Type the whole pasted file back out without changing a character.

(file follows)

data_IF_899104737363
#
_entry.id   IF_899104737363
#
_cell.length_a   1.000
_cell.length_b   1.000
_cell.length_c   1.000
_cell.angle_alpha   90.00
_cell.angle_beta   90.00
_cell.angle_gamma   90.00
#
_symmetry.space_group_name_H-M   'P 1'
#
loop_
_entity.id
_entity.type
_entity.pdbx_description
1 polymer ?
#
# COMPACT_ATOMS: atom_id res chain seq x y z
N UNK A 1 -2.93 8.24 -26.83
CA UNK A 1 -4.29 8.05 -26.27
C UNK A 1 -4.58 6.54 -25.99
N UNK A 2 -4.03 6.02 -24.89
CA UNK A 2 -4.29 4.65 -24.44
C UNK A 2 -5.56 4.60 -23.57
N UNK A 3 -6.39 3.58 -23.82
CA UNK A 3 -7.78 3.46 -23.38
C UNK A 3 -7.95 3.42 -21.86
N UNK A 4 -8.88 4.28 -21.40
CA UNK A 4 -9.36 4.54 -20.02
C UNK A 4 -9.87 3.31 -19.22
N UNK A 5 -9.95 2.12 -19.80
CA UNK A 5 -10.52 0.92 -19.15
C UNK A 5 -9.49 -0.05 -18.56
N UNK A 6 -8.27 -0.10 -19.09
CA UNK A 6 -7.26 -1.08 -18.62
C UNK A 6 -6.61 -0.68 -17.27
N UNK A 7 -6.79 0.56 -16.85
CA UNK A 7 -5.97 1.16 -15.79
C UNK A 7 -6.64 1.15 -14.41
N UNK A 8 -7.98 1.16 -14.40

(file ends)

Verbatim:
data_IF_899104737363
#
_entry.id   IF_899104737363
#
_cell.length_a   1.000
_cell.length_b   1.000
_cell.length_c   1.000
_cell.angle_alpha   90.00
_cell.angle_beta   90.00
_cell.angle_gamma   90.00
#
_symmetry.space_group_name_H-M   'P 1'
#
loop_
_entity.id
_entity.type
_entity.pdbx_description
1 polymer ?
#
# COMPACT_ATOMS: atom_id res chain seq x y z
N UNK A 1 -2.93 8.24 -26.83
CA UNK A 1 -4.29 8.05 -26.27
C UNK A 1 -4.58 6.54 -25.99
N UNK A 2 -4.03 6.02 -24.89
CA UNK A 2 -4.29 4.65 -24.44
C UNK A 2 -5.56 4.60 -23.57
N UNK A 3 -6.39 3.58 -23.82
CA UNK A 3 -7.78 3.46 -23.38
C UNK A 3 -7.95 3.42 -21.86
N UNK A 4 -8.88 4.28 -21.40
CA UNK A 4 -9.36 4.54 -20.02
C UNK A 4 -9.87 3.31 -19.22
N UNK A 5 -9.95 2.12 -19.80
CA UNK A 5 -10.52 0.92 -19.15
C UNK A 5 -9.49 -0.05 -18.56
N UNK A 6 -8.27 -0.10 -19.09
CA UNK A 6 -7.26 -1.08 -18.62
C UNK A 6 -6.61 -0.68 -17.27
N UNK A 7 -6.79 0.56 -16.85
CA UNK A 7 -5.97 1.16 -15.79
C UNK A 7 -6.64 1.15 -14.41
N UNK A 8 -7.98 1.16 -14.40